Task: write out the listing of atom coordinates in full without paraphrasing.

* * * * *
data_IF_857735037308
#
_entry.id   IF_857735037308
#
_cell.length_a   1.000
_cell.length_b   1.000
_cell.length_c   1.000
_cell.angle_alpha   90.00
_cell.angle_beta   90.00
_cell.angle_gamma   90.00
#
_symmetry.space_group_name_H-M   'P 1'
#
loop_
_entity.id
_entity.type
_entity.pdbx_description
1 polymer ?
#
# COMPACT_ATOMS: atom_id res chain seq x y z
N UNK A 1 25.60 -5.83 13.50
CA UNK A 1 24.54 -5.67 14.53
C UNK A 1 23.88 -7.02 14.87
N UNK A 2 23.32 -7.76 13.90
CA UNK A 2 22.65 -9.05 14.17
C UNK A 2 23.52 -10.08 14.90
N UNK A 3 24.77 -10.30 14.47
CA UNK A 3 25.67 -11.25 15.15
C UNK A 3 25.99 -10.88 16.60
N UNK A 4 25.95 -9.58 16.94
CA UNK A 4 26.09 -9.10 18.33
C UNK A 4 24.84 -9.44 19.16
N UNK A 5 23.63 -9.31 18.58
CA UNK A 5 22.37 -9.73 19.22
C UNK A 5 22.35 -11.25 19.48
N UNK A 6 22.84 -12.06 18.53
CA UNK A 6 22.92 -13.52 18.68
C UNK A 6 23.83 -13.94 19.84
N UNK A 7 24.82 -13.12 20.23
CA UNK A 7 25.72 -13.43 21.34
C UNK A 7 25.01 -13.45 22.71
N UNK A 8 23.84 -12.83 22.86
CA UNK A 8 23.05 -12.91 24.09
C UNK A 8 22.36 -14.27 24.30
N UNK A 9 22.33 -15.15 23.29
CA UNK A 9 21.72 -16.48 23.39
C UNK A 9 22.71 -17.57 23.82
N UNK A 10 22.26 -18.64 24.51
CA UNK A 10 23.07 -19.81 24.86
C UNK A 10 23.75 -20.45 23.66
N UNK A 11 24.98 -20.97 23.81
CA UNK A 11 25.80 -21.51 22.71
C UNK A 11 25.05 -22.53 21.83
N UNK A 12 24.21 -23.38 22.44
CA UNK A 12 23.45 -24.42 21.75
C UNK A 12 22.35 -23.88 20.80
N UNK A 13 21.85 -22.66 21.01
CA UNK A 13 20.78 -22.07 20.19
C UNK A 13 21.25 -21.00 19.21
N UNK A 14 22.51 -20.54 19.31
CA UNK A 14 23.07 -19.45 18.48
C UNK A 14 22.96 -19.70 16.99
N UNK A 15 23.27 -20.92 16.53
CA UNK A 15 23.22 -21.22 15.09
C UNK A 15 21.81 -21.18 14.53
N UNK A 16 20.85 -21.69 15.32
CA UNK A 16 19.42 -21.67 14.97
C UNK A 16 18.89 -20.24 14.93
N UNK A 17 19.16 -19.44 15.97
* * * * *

data_IF_857735037308
#
_entry.id   IF_857735037308
#
_cell.length_a   1.000
_cell.length_b   1.000
_cell.length_c   1.000
_cell.angle_alpha   90.00
_cell.angle_beta   90.00
_cell.angle_gamma   90.00
#
_symmetry.space_group_name_H-M   'P 1'
#
loop_
_entity.id
_entity.type
_entity.pdbx_description
1 polymer ?
#
# COMPACT_ATOMS: atom_id res chain seq x y z
N UNK A 1 25.60 -5.83 13.50
CA UNK A 1 24.54 -5.67 14.53
C UNK A 1 23.88 -7.02 14.87
N UNK A 2 23.32 -7.76 13.90
CA UNK A 2 22.65 -9.05 14.17
C UNK A 2 23.52 -10.08 14.90
N UNK A 3 24.77 -10.30 14.47
CA UNK A 3 25.67 -11.25 15.15
C UNK A 3 25.99 -10.88 16.60
N UNK A 4 25.95 -9.58 16.94
CA UNK A 4 26.09 -9.10 18.33
C UNK A 4 24.84 -9.44 19.16
N UNK A 5 23.63 -9.31 18.58
CA UNK A 5 22.37 -9.73 19.22
C UNK A 5 22.35 -11.25 19.48
N UNK A 6 22.84 -12.06 18.53
CA UNK A 6 22.92 -13.52 18.68
C UNK A 6 23.83 -13.94 19.84
N UNK A 7 24.82 -13.12 20.23
CA UNK A 7 25.72 -13.43 21.34
C UNK A 7 25.01 -13.45 22.71
N UNK A 8 23.84 -12.83 22.86
CA UNK A 8 23.05 -12.91 24.09
C UNK A 8 22.36 -14.27 24.30
N UNK A 9 22.33 -15.15 23.29
CA UNK A 9 21.72 -16.48 23.39
C UNK A 9 22.71 -17.57 23.82
N UNK A 10 22.26 -18.64 24.51
CA UNK A 10 23.07 -19.81 24.86
C UNK A 10 23.75 -20.45 23.66
N UNK A 11 24.98 -20.97 23.81
CA UNK A 11 25.80 -21.51 22.71
C UNK A 11 25.05 -22.53 21.83
N UNK A 12 24.21 -23.38 22.44
CA UNK A 12 23.45 -24.42 21.75
C UNK A 12 22.35 -23.88 20.80
N UNK A 13 21.85 -22.66 21.01
CA UNK A 13 20.78 -22.07 20.19
C UNK A 13 21.25 -21.00 19.21
N UNK A 14 22.51 -20.54 19.31
CA UNK A 14 23.07 -19.45 18.48
C UNK A 14 22.96 -19.70 16.99
N UNK A 15 23.27 -20.92 16.53
CA UNK A 15 23.22 -21.22 15.09
C UNK A 15 21.81 -21.18 14.53
N UNK A 16 20.85 -21.69 15.32
CA UNK A 16 19.42 -21.67 14.97
C UNK A 16 18.89 -20.24 14.93
N UNK A 17 19.16 -19.44 15.97